RALEIGH, N.C. — A Duke University law professor said Friday that Reade Seligmann's testimony at Mike Nifong's North Carolina State Bar ethics trial was devastating to the district attorney's defense.
"Seligmann sort of let the public see what happens when a prosecutor like this abuses his powers," James Coleman said.
Nifong's civil hearing continues Saturday with the State Bar's three-member Disciplinary Hearing Commission set to decide whether Nifong violated ethics rules in connection with his handling of the Duke lacrosse case.
The State Bar alleges the district attorney made false representations to the court, withheld DNA evidence from defense attorneys representing the three indicted lacrosse players -- Seligmann, Collin Finnerty and David Evans -- and violated professional rules of conduct by making misleading and inflammatory comments about the defendants.
If the panel finds that Nifong violated the State Bar's rules of professional conduct, a sentencing phase will begin immediately.
"I think these are basically self-inflicted wounds and he's ruined his career," Coleman said. "And what's ironic about that is that he had a reputation. People thought he had integrity before this. And he's destroyed all of that."
Seligmann -- the 21-year-old sophomore from Essex Fells, N.J., who Nifong had indicted last spring on charges of first-degree rape, kidnapping and sexual assault -- testified about how he was sure DNA evidence would clear him and his 45 other teammates.
He also talked about how Nifong's statements early on in the investigation forced him to change his daily routine before he had been indicted and about a first court appearance in which someone threatened his life.
Seligmann became emotional and tears and sobs filled the courtroom, however, when he started talking about the day he learned he would be indicted and about having to tell his mother that an exotic dancer hired to perform at a lacrosse team party had picked him as one of her attackers.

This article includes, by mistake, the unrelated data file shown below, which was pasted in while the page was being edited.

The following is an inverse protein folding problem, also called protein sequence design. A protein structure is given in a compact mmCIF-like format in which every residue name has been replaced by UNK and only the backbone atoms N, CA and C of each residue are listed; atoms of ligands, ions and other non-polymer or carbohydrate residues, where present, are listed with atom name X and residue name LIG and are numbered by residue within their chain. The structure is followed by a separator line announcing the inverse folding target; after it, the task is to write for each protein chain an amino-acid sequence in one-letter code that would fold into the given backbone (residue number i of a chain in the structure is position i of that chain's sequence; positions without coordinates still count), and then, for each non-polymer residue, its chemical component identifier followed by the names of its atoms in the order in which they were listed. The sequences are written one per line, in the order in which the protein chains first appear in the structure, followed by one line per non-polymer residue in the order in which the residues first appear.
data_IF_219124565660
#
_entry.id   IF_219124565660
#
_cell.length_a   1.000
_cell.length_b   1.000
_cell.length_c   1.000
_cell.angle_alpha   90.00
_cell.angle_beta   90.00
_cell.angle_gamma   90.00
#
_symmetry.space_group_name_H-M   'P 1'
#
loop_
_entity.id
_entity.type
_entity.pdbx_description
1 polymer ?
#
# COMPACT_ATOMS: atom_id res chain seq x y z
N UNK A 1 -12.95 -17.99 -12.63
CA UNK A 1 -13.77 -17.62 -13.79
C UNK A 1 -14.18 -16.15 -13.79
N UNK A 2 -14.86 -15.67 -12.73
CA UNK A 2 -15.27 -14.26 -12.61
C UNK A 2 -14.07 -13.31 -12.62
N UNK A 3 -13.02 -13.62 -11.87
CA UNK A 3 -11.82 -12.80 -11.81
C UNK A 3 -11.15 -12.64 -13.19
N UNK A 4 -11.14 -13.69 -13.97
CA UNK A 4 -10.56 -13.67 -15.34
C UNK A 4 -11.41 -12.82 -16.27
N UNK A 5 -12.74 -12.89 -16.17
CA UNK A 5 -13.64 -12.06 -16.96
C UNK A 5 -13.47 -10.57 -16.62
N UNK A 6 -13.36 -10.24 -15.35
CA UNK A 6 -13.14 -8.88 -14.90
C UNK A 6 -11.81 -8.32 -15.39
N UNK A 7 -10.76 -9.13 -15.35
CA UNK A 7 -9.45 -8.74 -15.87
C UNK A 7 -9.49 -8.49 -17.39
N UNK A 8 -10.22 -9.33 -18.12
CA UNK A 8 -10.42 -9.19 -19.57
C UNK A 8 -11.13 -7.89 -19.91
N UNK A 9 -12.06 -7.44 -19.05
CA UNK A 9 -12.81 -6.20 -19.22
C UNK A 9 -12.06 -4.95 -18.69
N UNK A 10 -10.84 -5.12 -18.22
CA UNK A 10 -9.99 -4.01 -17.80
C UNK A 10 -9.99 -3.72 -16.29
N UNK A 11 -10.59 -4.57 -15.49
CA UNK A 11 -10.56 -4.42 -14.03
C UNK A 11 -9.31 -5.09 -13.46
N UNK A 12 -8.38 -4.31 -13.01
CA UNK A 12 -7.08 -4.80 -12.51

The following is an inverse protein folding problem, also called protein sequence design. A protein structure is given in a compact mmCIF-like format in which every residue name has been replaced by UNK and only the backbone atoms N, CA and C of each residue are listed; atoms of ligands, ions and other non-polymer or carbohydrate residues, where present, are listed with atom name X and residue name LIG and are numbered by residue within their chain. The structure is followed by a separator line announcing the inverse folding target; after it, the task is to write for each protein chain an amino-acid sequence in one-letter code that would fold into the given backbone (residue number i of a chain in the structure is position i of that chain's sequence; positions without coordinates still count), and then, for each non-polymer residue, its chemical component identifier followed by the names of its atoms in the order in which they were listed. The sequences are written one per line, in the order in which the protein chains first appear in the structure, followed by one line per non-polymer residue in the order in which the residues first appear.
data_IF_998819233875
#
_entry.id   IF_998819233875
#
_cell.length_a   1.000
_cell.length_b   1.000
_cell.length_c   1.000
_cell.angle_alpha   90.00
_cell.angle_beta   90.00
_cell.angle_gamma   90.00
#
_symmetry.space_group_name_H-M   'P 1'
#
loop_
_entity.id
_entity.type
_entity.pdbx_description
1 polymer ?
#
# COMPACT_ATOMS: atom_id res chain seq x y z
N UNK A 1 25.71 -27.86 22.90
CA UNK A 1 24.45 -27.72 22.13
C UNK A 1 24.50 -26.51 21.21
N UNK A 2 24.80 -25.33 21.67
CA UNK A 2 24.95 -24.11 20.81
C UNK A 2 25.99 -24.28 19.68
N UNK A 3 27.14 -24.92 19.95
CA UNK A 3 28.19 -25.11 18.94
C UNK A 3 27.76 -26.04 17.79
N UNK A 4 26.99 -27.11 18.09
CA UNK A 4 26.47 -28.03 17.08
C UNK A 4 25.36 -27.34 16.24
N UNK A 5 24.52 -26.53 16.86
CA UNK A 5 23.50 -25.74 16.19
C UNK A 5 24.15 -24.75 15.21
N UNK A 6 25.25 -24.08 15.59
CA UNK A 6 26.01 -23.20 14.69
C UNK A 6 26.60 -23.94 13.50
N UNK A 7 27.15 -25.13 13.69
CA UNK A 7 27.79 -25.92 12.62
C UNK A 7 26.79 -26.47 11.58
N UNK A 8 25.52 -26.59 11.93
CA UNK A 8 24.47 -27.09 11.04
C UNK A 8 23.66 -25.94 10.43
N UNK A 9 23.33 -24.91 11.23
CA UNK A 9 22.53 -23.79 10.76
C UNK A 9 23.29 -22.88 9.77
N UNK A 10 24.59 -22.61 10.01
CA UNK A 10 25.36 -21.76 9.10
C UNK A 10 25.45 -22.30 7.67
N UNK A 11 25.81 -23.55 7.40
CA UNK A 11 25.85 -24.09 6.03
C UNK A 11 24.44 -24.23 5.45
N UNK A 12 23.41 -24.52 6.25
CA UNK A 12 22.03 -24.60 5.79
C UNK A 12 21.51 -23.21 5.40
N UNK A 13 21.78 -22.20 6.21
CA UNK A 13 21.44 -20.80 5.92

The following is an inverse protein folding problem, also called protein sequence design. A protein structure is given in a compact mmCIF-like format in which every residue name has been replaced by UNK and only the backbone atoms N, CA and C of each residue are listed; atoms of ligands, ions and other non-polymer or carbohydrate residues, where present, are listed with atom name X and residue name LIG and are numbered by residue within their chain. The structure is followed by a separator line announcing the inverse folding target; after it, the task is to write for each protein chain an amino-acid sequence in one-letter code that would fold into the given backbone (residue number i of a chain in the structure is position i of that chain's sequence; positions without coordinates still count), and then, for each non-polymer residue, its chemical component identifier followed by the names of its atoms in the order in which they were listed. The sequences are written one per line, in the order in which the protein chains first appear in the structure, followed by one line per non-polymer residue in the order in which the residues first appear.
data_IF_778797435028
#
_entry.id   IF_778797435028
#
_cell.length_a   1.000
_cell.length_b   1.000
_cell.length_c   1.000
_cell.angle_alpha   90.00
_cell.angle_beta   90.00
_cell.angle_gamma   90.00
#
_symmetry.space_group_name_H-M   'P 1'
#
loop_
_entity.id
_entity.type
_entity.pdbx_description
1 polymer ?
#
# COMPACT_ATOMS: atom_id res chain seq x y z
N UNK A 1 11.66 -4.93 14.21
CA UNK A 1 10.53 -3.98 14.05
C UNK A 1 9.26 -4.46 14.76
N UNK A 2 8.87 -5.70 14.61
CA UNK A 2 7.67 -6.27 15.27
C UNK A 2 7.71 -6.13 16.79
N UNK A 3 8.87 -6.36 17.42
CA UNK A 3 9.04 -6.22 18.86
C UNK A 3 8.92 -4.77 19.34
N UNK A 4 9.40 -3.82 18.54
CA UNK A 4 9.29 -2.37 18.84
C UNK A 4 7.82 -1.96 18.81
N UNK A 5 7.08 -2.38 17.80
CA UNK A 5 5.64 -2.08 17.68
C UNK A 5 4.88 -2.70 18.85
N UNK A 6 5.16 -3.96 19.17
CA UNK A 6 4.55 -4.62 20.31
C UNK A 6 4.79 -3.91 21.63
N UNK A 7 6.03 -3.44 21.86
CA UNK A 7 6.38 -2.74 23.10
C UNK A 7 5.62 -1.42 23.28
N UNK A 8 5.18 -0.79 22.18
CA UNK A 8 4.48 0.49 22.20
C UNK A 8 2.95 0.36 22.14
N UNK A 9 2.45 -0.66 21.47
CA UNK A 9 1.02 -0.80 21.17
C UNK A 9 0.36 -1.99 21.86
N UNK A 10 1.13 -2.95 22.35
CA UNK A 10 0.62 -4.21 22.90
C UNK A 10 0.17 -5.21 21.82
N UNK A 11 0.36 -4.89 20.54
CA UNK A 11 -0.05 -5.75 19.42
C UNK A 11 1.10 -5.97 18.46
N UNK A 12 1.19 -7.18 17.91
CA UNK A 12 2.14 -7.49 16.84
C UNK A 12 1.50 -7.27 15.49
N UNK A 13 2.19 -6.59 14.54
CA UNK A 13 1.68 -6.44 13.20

"I fell to the floor and said, 'My life was over," Seligmann said.
Nifong said later in the day he was moved by Seligmann's testimony and called him "a very impressive young man."
Moments later, mixing expressions of remorse and admissions of guilt with proclamations of ignorance, Nifong tearfully named each cleared player by named, apologized and then said he would resign as district attorney.
"I will go to my grave being associated with this case. And that's OK," Nifong said. "Whatever mistakes I made in this case were my mistakes. But they're not all the ones that the bar says I made, but they are my mistakes."
For months, critics have called for Nifong to resign. But for months, Nifong, as well as his attorneys, has said he had no plans to do so.
The announcement came as a shock to many, including the lawyers and families of the cleared players. They seemed unfazed by the announcement.
"It's like one of the mother's said today after Mr. Nifong's pretend tears and apology -- that 15 minutes of self-absorbed crying doesn't make up for 15 months of trying to incarcerate their innocent children," Evans former defense attorney, Joseph Cheshire said.
Just what affect Nifong's resignation will have on the disciplinary committee's decision remains unknown.
Cheshire criticized the decision, calling it a "cynical ploy to save his law license."
But some legal observers said they doubt his intention to resign will have any affect on the disciplinary commission's decision.
"I think it was ending his term as a DA on his terms," criminal defense attorney and former Wake County Assistant District Attorney Hart Miles said.